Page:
People who have been exposed since early childhood to the fabric and workings of Biblical Scriptures have in effect been exposed to the very workings of creation. They have more familiarity with it and thus a slight advantage over people who find themselves looking at wholly new things.

Just like a child that grows up in a household of violin players might some day have a demonstrable advantage in piano class, so does a Jewish kid who's been steeped in Hebrew Scriptures have an measurable advantage in the scientific arena over people who grew up watching Barney the Dinosaur and MacGyver.

In case you haven't seen Steven Spielberg's Close Encounters Of The Third Kind, you really should. And if you thought that Close Encounters was about people having telepathic hunches about spaceships, you really should watch it again. Steven Spielberg is one of those Jewish story tellers and particularly his earlier work is deeply steeped in natural and Torahic principles.

Close Encounters of the Third Kind (Exodus 19:16-17)

The Hebrew word for light is 'or and the word for lamp is nahar. Those two words don't look much alike transliterated into Latin script but in Hebrew they are so similar that one could pass for a conjugated form of the other so that the word for lamp literally means 'lighting' in the sense of 'illuminating'.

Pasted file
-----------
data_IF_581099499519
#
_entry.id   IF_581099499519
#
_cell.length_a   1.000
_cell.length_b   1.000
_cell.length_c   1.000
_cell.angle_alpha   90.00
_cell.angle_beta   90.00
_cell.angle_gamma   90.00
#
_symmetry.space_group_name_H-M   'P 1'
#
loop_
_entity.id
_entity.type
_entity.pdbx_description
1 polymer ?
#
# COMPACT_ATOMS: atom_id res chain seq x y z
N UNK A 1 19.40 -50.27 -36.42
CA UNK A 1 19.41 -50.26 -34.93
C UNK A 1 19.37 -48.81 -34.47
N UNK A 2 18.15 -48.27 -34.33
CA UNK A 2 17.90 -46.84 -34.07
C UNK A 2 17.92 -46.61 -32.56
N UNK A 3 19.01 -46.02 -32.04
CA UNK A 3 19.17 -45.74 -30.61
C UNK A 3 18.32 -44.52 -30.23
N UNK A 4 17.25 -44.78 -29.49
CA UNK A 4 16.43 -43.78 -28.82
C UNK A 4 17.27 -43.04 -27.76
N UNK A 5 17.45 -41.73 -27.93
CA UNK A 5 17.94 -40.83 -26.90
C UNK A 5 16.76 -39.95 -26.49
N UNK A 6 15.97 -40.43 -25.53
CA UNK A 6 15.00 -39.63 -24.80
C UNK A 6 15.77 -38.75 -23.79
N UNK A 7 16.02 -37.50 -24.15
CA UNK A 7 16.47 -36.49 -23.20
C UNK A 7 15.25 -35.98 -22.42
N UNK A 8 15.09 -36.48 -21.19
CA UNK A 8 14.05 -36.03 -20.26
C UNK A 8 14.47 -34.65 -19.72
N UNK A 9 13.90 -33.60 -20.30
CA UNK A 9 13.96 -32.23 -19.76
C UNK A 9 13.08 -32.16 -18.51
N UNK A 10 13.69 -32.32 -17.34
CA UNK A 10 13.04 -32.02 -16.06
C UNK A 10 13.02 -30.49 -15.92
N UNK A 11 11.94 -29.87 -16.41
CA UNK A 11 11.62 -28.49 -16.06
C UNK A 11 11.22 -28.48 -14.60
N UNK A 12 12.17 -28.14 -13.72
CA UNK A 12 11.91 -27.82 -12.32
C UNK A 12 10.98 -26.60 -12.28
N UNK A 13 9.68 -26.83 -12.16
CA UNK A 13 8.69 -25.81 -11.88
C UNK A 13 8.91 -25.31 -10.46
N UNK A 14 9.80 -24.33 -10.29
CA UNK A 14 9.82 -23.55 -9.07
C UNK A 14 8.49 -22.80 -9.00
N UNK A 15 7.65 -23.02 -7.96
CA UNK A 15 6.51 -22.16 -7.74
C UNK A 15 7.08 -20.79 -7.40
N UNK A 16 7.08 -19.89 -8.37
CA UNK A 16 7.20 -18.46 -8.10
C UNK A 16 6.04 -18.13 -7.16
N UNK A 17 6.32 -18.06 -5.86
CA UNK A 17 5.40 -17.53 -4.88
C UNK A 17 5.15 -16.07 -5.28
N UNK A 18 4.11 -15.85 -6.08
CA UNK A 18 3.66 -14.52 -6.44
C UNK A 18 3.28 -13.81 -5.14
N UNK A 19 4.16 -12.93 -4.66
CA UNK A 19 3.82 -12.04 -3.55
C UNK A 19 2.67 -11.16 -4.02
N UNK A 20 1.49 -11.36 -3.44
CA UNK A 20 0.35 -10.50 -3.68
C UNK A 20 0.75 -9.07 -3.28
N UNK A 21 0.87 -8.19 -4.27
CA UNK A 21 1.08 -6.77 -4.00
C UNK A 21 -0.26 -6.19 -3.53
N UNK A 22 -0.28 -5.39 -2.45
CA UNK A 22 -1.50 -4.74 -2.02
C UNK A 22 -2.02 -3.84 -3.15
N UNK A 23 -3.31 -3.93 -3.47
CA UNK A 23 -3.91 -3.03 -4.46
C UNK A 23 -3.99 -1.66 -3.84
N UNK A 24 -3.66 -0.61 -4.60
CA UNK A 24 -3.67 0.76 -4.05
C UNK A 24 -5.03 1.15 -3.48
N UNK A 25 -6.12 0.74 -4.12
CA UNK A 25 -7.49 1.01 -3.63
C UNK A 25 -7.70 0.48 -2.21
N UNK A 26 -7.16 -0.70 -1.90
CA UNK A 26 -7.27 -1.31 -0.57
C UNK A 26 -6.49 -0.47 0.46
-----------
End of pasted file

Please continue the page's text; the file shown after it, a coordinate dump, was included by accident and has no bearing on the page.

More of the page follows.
Calling a lamp an illuminator isn't such a big deal, but the deal gets a whole lot bigger when we look at the regular Hebrew word for river: nahar, which is identical to the word for lamp. This noun comes from the identical verb nahar, which means to flow. The regular Hebrew word for Nile is ye'or, which also comes from the word for light, 'or, and means something like 'it shall illuminate'.

Guess who
Imagine being six years old, and hearing the old stories. Wouldn't you wonder why rivers would be known by a word that also means lamp or illuminator? Why is the word that describes the flowing of water the same as the word that describes what light does?